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Am bogged down by this syntax:

def foreach(f: Tweet => Unit): Unit = {
    f(elem)
    left.foreach(f)
    right.foreach(f)
  }

where Tweet is a class with three variables. What does it mean for a function to return Unit? I tried different things but am not able to call the function itself in this case.

Please help. Thanks

share|improve this question

Unit in scala is identical to void in Java, moreover, Java sees Scala's Unit as void, and vise versa. So in java it could be written like:

void foreach(MethodThatReturnsVoid f) {
    f.apply(elem)
    left.foreach(f)
    right.foreach(f)
}

It is a little bit pseudocode (since java doesn't support first class functions yet) but I hope you've got the idea.

share|improve this answer
2  
It's much more accurate to say that in the Scala / Java interface, Java's void exchanges with or corresponds to Scala's Unit. – Randall Schulz Apr 24 '13 at 18:39

To return Unit means the function returns nothing. In other words, you are calling the function for its side-effects rather than for anything it calculates for you.

Given your foreach example, here are some functions that might make sense.

// A Tweet class with 3 values (shorter declaration than vars).
case class Tweet( a: Int, b: String, c: String )

// Print out the contents of a Tweet.
def tweetFunc( t: Tweet ): Unit = {
  println( "I am a Tweet. %d %s %s".format( t.a, t.b, t.c ) )
}

// The data that is used by the foreach function.
val elem = Tweet( 1, "Hello", "World" )
val left = List( elem, Tweet( 2, "a", "b" ) )
val right = List( Tweet( 3, "c", "d" ) )

// Original foreach function.
def foreach(f: Tweet => Unit): Unit = {
  f(elem)
  left.foreach(f)
  right.foreach(f)
}

// Call the foreach function with tweetFunc as the parameter.
foreach( tweetFunc _ )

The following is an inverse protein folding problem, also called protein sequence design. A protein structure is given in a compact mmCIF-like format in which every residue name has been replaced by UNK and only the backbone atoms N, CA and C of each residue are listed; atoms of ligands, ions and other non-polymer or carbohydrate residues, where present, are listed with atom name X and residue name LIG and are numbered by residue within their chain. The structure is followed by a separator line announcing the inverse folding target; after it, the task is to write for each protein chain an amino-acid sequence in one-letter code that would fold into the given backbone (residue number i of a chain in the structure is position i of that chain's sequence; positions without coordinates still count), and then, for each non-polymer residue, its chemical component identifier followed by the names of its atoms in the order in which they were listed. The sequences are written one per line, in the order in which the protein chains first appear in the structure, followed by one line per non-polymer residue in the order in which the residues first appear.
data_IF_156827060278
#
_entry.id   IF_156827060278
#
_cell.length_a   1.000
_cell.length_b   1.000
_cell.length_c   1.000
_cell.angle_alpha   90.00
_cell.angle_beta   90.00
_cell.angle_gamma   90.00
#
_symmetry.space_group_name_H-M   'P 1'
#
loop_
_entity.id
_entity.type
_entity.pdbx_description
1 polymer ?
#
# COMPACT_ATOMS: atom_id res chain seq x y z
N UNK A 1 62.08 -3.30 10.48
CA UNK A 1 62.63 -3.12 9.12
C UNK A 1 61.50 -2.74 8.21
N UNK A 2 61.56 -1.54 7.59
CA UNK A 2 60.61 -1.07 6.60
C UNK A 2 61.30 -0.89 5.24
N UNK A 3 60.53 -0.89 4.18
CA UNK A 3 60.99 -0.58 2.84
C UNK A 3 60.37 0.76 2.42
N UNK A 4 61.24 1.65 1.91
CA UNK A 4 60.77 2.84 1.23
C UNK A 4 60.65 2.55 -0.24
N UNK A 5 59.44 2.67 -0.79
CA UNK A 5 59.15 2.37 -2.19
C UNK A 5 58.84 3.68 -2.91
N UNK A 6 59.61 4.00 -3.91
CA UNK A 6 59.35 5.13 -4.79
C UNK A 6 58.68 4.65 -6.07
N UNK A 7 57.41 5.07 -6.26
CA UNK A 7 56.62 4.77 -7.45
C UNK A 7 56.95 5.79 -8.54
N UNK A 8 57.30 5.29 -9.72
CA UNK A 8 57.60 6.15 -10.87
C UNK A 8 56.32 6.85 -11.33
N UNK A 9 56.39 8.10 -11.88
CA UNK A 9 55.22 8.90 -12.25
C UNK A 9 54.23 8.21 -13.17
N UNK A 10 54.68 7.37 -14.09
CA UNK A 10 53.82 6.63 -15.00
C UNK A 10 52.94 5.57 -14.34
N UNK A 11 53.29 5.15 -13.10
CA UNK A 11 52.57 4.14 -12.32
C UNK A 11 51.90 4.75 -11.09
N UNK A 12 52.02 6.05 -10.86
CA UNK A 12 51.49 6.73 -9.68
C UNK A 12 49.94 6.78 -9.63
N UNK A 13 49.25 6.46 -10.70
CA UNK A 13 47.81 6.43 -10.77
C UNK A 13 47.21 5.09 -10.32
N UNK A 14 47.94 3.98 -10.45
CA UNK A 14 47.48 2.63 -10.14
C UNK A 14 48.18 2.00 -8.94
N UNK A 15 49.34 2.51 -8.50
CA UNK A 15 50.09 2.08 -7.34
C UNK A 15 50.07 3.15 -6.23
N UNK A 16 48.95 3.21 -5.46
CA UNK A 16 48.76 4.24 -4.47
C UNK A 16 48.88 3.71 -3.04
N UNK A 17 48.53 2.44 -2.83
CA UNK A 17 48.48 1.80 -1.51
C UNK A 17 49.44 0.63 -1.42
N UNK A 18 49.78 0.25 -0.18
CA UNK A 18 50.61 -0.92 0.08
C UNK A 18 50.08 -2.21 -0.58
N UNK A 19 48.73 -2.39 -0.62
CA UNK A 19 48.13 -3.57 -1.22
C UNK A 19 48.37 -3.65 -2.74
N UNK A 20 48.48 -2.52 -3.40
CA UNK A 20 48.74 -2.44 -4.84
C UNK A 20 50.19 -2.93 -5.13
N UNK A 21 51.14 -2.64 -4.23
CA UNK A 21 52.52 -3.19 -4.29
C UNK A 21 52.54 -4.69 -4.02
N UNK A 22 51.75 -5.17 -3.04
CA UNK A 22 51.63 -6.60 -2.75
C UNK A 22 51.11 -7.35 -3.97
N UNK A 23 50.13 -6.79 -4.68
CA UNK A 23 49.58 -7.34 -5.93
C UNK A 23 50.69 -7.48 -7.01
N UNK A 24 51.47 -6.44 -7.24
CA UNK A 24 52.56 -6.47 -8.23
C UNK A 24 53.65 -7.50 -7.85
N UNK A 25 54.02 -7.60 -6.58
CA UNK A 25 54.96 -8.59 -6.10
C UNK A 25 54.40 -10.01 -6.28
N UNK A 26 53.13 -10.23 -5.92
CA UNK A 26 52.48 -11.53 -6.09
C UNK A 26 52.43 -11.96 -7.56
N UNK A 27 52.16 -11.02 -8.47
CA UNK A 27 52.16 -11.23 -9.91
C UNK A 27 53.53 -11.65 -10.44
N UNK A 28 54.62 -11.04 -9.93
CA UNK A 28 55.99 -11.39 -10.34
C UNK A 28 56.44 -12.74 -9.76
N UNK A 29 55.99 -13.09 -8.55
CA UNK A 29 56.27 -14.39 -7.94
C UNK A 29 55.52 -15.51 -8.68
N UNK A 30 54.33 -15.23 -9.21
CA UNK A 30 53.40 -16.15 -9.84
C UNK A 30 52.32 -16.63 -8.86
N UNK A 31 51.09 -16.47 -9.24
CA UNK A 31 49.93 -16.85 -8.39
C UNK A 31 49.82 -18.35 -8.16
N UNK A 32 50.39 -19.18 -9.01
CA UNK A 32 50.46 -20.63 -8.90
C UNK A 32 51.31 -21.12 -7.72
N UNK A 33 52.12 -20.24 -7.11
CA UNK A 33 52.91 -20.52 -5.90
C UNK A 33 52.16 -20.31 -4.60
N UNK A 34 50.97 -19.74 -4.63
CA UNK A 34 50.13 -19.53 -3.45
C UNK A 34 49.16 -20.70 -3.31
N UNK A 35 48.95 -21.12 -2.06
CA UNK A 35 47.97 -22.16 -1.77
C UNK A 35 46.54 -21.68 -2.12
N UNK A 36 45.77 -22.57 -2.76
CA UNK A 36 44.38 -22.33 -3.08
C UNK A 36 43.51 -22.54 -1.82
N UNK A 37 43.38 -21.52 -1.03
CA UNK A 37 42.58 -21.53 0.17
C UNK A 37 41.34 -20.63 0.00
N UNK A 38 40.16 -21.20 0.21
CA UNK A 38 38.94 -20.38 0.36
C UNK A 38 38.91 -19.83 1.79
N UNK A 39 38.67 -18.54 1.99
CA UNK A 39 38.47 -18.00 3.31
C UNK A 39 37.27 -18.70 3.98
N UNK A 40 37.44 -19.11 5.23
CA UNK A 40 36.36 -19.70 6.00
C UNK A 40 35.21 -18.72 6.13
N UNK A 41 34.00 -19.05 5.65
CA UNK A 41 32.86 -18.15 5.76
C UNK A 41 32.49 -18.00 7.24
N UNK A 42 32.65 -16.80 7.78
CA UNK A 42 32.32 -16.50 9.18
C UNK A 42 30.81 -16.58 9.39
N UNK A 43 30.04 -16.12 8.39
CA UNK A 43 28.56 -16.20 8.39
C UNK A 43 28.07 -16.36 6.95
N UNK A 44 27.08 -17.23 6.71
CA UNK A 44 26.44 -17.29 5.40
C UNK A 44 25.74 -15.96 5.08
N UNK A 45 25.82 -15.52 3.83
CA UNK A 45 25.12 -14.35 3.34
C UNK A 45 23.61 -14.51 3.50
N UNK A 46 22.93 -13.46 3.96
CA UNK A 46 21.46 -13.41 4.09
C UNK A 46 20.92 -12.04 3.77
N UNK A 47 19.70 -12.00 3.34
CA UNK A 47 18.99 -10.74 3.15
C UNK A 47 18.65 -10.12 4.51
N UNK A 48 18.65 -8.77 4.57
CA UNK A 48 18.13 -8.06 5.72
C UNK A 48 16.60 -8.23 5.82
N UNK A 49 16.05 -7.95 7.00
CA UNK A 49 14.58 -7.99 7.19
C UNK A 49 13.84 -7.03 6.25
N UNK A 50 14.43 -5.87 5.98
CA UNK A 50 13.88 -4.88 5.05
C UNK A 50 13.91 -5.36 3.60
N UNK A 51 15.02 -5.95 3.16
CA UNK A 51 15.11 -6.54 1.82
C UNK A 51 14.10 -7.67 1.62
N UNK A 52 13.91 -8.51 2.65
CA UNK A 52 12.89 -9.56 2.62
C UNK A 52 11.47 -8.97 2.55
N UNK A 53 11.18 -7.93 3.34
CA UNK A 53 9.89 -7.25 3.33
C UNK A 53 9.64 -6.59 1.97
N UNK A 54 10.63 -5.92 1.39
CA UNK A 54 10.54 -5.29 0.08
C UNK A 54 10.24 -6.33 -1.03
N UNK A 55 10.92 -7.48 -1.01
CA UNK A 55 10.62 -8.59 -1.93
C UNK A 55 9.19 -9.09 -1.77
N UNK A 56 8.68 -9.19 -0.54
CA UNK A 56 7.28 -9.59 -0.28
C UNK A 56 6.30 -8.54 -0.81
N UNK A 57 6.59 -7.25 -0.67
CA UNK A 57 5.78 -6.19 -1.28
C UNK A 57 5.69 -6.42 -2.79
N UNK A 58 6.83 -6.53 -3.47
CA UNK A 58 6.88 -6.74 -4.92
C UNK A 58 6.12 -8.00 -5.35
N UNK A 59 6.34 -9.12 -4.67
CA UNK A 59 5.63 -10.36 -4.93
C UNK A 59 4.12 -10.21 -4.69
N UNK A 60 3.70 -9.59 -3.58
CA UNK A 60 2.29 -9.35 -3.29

///// OUTPUT /////
I am a Tweet. 1 Hello World    // from f(elem)
I am a Tweet. 1 Hello World    // from left.foreach(f)
I am a Tweet. 2 a b            // from left.foreach(f)
I am a Tweet. 3 c d            // from right.foreach(f)
share|improve this answer

The definition of Unit is mentioned here: http://www.scala-lang.org/api/current/index.html#scala.Unit

It is not exactly identical to void in java because it is a subtype and not a reserved word. This design is better, since void is now treated as a first class type like other types. Since your code has all the types defined explicitly, you can see Unit can be substituted with another type and the syntax is still correct. Alternatively, Unit can always be substituted with {} or inferred. In a definition with no return value, this can be written like the following.

def foreach(f: Tweet => Unit) { ... }
share|improve this answer
1  
By the way, java has it's own not a reserved word: Void, but it has a lot less usage than it keyword counterpart (for example, it can be used in generic Callable to indicate that call method returns nothing) and has some other differences. – om-nom-nom Apr 24 '13 at 18:39

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